Olympic Gaming Sues Ukraine over 2009 Closure of Casinos
Olympic Entertainment Group (OEG) filed a lawsuit against the Ukrainian government this week in response to its ban of gambling and closure of OEG’s casinos in the country. Olympic Entertainment, which is listed on the NASDAQ Baltic Market, is based in Estonia and has offices in Latvia and Lithuania.
In 2009, the government of Ukraine announced a comprehensive ban on gambling. Gaming establishments in the eastern European country were severely restricted, with foreign casino operators forced to close.
Ten years later, OEG opening arbitration proceedings in accordance with the UN Commission on International Trade. The Ukraine’s Ministry of Justice received notification this week of the arbitration proceedings.
Observers might think OEG waited a long time to sue the Ukraine government, but a buyout in March 2018 and a new CEO in November 2018 explains the decisions by Casino Olympic’s parent company to sue years after the fact. New international arbitration courts also explain a lawsuit in 2019.
OEG Sues over Discriminatory Measures
Olympic Entertainment claims Ukraine took “discriminatory measures” in its 2009 actions. According to OEG’s lawyers, those actions violated international rules that protect foreign investments.
The case will be argued in an international ad hoc arbitration. No formal arbitration tribunal exists, but there are procedures for the formation of an arbitration tribunal and ad hoc principles suggested for that tribunal will be in place.
Ukraine plans to argue on its behalf in the ad hoc arbitration court. The Ukraine government hired a foreign legal advisor to participate in the trial.
OEG under New Management
Readers might wonder why a gaming company would wait a decade to sue a national government over its casino ban. Less than a year ago, OEG was bought out by a UK-based private equity group, Novalpina Capital, for €288 million.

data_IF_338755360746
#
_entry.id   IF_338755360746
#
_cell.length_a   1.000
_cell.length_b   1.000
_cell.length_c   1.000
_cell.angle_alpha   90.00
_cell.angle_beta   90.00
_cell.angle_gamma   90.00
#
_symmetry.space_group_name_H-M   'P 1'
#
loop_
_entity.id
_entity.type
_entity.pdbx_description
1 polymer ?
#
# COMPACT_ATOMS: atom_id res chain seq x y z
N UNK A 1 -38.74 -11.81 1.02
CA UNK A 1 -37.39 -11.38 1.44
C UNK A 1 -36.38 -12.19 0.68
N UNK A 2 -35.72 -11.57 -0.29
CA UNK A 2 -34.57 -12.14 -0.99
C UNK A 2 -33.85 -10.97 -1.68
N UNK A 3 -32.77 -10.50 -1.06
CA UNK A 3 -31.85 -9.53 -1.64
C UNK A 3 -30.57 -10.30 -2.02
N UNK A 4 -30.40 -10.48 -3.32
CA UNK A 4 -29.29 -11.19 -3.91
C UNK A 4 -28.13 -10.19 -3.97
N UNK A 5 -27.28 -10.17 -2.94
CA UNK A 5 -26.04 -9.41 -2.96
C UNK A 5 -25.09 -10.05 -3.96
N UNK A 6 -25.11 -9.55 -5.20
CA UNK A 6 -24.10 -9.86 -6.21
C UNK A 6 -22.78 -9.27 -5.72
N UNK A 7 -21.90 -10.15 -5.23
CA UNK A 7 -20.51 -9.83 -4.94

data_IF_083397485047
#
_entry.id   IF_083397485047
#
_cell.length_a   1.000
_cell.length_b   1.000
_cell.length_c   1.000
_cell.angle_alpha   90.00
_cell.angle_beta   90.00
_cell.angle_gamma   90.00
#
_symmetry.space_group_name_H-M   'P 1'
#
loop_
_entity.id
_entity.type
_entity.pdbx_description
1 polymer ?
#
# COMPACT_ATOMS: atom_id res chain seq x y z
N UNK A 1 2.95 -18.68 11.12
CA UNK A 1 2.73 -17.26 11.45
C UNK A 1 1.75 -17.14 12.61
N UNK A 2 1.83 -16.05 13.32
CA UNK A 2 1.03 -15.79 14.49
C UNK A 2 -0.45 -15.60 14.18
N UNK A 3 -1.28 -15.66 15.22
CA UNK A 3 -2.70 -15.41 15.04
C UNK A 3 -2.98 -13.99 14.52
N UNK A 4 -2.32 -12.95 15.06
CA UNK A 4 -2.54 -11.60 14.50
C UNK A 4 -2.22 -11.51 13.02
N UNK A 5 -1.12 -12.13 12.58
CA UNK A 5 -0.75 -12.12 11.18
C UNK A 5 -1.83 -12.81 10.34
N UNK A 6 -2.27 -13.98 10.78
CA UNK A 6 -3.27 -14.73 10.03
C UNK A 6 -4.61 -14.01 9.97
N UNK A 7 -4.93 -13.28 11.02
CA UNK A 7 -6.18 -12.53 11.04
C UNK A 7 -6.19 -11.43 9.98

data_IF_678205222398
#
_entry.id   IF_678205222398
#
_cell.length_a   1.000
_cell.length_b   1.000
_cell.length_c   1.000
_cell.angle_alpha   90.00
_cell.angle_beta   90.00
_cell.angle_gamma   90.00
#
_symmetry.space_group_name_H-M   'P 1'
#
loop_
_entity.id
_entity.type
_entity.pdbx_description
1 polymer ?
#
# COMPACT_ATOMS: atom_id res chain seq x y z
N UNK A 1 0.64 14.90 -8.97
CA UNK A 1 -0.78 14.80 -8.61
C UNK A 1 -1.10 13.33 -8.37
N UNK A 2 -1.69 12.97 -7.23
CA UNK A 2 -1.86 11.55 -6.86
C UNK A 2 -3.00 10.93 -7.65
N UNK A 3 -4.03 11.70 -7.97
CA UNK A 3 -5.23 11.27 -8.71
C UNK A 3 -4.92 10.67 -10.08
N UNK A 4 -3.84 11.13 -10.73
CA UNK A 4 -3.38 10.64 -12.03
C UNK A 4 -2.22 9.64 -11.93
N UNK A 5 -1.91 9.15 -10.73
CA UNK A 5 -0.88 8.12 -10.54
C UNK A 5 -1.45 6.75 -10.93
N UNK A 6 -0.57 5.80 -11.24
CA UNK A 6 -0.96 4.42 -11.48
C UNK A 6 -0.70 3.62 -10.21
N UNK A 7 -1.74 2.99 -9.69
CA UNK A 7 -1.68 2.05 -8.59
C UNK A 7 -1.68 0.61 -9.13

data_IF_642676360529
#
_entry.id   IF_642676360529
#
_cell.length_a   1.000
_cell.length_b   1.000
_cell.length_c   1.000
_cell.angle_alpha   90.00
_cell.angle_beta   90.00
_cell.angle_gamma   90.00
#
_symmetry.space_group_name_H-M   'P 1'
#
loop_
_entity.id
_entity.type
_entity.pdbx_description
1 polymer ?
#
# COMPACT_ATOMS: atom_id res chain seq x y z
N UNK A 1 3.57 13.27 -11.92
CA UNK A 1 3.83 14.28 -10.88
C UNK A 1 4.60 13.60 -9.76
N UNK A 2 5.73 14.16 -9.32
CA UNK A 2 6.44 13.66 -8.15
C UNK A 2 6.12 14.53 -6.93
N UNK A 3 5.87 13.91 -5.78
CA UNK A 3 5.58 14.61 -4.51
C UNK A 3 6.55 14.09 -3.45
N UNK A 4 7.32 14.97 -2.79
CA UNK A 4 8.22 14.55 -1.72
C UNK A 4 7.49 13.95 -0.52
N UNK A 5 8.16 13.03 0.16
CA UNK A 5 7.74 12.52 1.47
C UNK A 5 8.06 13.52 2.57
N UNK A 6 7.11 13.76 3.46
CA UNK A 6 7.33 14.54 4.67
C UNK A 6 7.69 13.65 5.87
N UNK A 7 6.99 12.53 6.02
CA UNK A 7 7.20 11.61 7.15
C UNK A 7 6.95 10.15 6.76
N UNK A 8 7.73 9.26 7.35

Novalpina Capital therefore has been in charge of decision making only 10 months. New chief executive Corey Plummer was appointed only in November 2018, so Mr. Plummer may have reviewed the company’s past and decided the Ukraine closures were illegal.
The group plans a variety of changes, including delisting Olympic Entertainment from the NASDAQ Tallinn stock exchange. Once this happens, OEG and Odyssey Europe AS, a company already owned by Novalpina, will merge into one gaming company.
Armin Karu Accepted Buyout
OEG’s two largest shareholders, Jaan Korpusov and Armin Karu, agreed in March 2018 to the takeover bid from Novalpina. Karu and Korpusov owned 64% of the company, so they had control of the decision.
At the time, Armin Karu, the founder and chairman of OEG, told shareholders that he considered the €1.90 per share offer “to be fair.” Karu also stated “I recommend other shareholders to take up the offer.” The company founder added Novalpina’s team “has significant experience in investing in companies and helping them expand both geographically and digitally.”
Olympic Entertainment Left Poland, Belarus
The takeover came after OEG was pushed out of two gaming markets: Belarus and Poland. Those countries generated €13.8 million in revenues for OEG in 2016, so the pullout from Poland and Belarus were significant blows to the company.
The decision to leave both markets came after various regulatory and financial stresses, which leave Olympic Entertainment ripe for a buyout. Latvia remains the key market for Olympic, as it generated €69 million in 2016. Estonia generated €56.7 million in the same year.
Given the buyout and OEG’s troubles with other eastern European markets, it makes sense for the new ownership to seek legal redress from the Ukrainian government. With greater financial resources, a suit against Ukraine based on its lost investments could net the company financial gain — though it is hard to see whether it could win the right to re-open its Ukraine casino.
Ukrainian Leaders vs. Casino Gambling
At the time of the 2009 gambling ban, Ukraine was in the late stages of the administration of pro-western Pres. Viktor Yushchenko (2005-2010). Mr. Yushchenko was the politician who allegedly was poisoned with Polonium by Russian agents for his pro-western stance. The poisoning scarred Viktor Yushchenko’s face for life.
The next year, pro-Russian politician Viktor Yanukovych became Ukraine’s president. During the administrations of Yanukovych (2010-2014), OIeksandr Turchynov (2014), and Petro Poroshenko (2014-present), Ukraine has maintained a ban on certain foreign casino operators.